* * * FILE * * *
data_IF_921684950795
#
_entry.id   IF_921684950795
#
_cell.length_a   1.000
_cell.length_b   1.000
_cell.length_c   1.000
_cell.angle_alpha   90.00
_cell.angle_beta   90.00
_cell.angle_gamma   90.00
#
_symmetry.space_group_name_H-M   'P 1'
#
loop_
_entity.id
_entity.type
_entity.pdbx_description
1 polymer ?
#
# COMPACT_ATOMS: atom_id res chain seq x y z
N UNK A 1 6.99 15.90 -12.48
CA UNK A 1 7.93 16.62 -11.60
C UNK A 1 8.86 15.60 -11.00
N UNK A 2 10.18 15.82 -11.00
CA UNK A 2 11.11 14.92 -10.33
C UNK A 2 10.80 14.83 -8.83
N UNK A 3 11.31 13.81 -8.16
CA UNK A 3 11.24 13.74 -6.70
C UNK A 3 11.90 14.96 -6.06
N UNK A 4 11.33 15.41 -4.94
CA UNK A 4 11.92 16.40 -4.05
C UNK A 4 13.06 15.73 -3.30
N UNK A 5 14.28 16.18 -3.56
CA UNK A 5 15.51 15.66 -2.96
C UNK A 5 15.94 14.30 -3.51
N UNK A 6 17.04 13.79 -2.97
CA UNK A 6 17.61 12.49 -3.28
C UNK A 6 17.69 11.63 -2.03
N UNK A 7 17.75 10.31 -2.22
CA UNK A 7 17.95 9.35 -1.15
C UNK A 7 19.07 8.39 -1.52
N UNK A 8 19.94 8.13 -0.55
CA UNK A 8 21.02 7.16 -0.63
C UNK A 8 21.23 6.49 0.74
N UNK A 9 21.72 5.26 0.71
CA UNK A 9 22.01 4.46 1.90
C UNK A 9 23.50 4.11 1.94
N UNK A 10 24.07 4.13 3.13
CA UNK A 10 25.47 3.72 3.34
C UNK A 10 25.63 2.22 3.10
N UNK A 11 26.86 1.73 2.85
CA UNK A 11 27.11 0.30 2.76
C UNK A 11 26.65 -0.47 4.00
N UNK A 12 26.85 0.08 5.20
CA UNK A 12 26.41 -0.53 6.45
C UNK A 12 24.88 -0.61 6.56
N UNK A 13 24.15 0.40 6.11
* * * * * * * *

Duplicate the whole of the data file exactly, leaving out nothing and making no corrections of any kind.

data_IF_921684950795
#
_entry.id   IF_921684950795
#
_cell.length_a   1.000
_cell.length_b   1.000
_cell.length_c   1.000
_cell.angle_alpha   90.00
_cell.angle_beta   90.00
_cell.angle_gamma   90.00
#
_symmetry.space_group_name_H-M   'P 1'
#
loop_
_entity.id
_entity.type
_entity.pdbx_description
1 polymer ?
#
# COMPACT_ATOMS: atom_id res chain seq x y z
N UNK A 1 6.99 15.90 -12.48
CA UNK A 1 7.93 16.62 -11.60
C UNK A 1 8.86 15.60 -11.00
N UNK A 2 10.18 15.82 -11.00
CA UNK A 2 11.11 14.92 -10.33
C UNK A 2 10.80 14.83 -8.83
N UNK A 3 11.31 13.81 -8.16
CA UNK A 3 11.24 13.74 -6.70
C UNK A 3 11.90 14.96 -6.06
N UNK A 4 11.33 15.41 -4.94
CA UNK A 4 11.92 16.40 -4.05
C UNK A 4 13.06 15.73 -3.30
N UNK A 5 14.28 16.18 -3.56
CA UNK A 5 15.51 15.66 -2.96
C UNK A 5 15.94 14.30 -3.51
N UNK A 6 17.04 13.79 -2.97
CA UNK A 6 17.61 12.49 -3.28
C UNK A 6 17.69 11.63 -2.03
N UNK A 7 17.75 10.31 -2.22
CA UNK A 7 17.95 9.35 -1.15
C UNK A 7 19.07 8.39 -1.52
N UNK A 8 19.94 8.13 -0.55
CA UNK A 8 21.02 7.16 -0.63
C UNK A 8 21.23 6.49 0.74
N UNK A 9 21.72 5.26 0.71
CA UNK A 9 22.01 4.46 1.90
C UNK A 9 23.50 4.11 1.94
N UNK A 10 24.07 4.13 3.13
CA UNK A 10 25.47 3.72 3.34
C UNK A 10 25.63 2.22 3.10
N UNK A 11 26.86 1.73 2.85
CA UNK A 11 27.11 0.30 2.76
C UNK A 11 26.65 -0.47 4.00
N UNK A 12 26.85 0.08 5.20
CA UNK A 12 26.41 -0.53 6.45
C UNK A 12 24.88 -0.61 6.56
N UNK A 13 24.15 0.40 6.11